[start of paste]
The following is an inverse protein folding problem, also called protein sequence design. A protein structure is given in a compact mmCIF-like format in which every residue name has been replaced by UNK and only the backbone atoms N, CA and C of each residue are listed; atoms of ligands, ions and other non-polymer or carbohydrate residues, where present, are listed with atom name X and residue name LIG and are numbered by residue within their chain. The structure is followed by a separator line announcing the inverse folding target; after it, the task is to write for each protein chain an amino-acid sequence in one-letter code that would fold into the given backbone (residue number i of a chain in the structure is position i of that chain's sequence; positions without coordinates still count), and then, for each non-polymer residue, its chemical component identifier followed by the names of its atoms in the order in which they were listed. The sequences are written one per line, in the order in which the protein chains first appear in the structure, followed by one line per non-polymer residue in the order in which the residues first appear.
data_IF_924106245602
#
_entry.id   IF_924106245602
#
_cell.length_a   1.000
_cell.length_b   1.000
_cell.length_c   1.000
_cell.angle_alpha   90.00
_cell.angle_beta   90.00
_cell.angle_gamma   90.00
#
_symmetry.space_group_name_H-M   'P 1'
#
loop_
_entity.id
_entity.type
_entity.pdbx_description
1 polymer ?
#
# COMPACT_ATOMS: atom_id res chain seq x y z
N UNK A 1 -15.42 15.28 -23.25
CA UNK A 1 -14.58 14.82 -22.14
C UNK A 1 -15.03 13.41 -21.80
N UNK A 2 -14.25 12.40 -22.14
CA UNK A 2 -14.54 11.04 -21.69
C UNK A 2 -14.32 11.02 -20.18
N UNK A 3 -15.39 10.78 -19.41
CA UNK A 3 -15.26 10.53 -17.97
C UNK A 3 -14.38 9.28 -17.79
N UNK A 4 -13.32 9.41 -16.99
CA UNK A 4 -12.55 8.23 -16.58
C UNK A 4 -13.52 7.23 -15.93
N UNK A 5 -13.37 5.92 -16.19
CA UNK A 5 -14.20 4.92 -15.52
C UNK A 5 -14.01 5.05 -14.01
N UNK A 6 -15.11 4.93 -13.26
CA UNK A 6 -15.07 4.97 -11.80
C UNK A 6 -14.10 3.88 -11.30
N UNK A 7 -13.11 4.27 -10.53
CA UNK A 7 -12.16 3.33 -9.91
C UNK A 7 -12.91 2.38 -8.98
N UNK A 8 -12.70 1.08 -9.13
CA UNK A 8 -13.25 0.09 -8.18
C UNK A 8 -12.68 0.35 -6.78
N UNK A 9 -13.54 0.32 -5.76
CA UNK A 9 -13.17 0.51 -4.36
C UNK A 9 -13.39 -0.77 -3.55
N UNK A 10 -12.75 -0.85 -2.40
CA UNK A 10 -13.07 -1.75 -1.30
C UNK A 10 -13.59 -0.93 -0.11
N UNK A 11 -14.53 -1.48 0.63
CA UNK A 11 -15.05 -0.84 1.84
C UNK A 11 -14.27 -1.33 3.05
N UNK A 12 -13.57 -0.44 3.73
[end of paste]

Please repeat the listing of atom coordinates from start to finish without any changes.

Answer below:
The following is an inverse protein folding problem, also called protein sequence design. A protein structure is given in a compact mmCIF-like format in which every residue name has been replaced by UNK and only the backbone atoms N, CA and C of each residue are listed; atoms of ligands, ions and other non-polymer or carbohydrate residues, where present, are listed with atom name X and residue name LIG and are numbered by residue within their chain. The structure is followed by a separator line announcing the inverse folding target; after it, the task is to write for each protein chain an amino-acid sequence in one-letter code that would fold into the given backbone (residue number i of a chain in the structure is position i of that chain's sequence; positions without coordinates still count), and then, for each non-polymer residue, its chemical component identifier followed by the names of its atoms in the order in which they were listed. The sequences are written one per line, in the order in which the protein chains first appear in the structure, followed by one line per non-polymer residue in the order in which the residues first appear.
data_IF_924106245602
#
_entry.id   IF_924106245602
#
_cell.length_a   1.000
_cell.length_b   1.000
_cell.length_c   1.000
_cell.angle_alpha   90.00
_cell.angle_beta   90.00
_cell.angle_gamma   90.00
#
_symmetry.space_group_name_H-M   'P 1'
#
loop_
_entity.id
_entity.type
_entity.pdbx_description
1 polymer ?
#
# COMPACT_ATOMS: atom_id res chain seq x y z
N UNK A 1 -15.42 15.28 -23.25
CA UNK A 1 -14.58 14.82 -22.14
C UNK A 1 -15.03 13.41 -21.80
N UNK A 2 -14.25 12.40 -22.14
CA UNK A 2 -14.54 11.04 -21.69
C UNK A 2 -14.32 11.02 -20.18
N UNK A 3 -15.39 10.78 -19.41
CA UNK A 3 -15.26 10.53 -17.97
C UNK A 3 -14.38 9.28 -17.79
N UNK A 4 -13.32 9.41 -16.99
CA UNK A 4 -12.55 8.23 -16.58
C UNK A 4 -13.52 7.23 -15.93
N UNK A 5 -13.37 5.92 -16.19
CA UNK A 5 -14.20 4.92 -15.52
C UNK A 5 -14.01 5.05 -14.01
N UNK A 6 -15.11 4.93 -13.26
CA UNK A 6 -15.07 4.97 -11.80
C UNK A 6 -14.10 3.88 -11.30
N UNK A 7 -13.11 4.27 -10.53
CA UNK A 7 -12.16 3.33 -9.91
C UNK A 7 -12.91 2.38 -8.98
N UNK A 8 -12.70 1.08 -9.13
CA UNK A 8 -13.25 0.09 -8.18
C UNK A 8 -12.68 0.35 -6.78
N UNK A 9 -13.54 0.32 -5.76
CA UNK A 9 -13.17 0.51 -4.36
C UNK A 9 -13.39 -0.77 -3.55
N UNK A 10 -12.75 -0.85 -2.40
CA UNK A 10 -13.07 -1.75 -1.30
C UNK A 10 -13.59 -0.93 -0.11
N UNK A 11 -14.53 -1.48 0.63
CA UNK A 11 -15.05 -0.84 1.84
C UNK A 11 -14.27 -1.33 3.05
N UNK A 12 -13.57 -0.44 3.73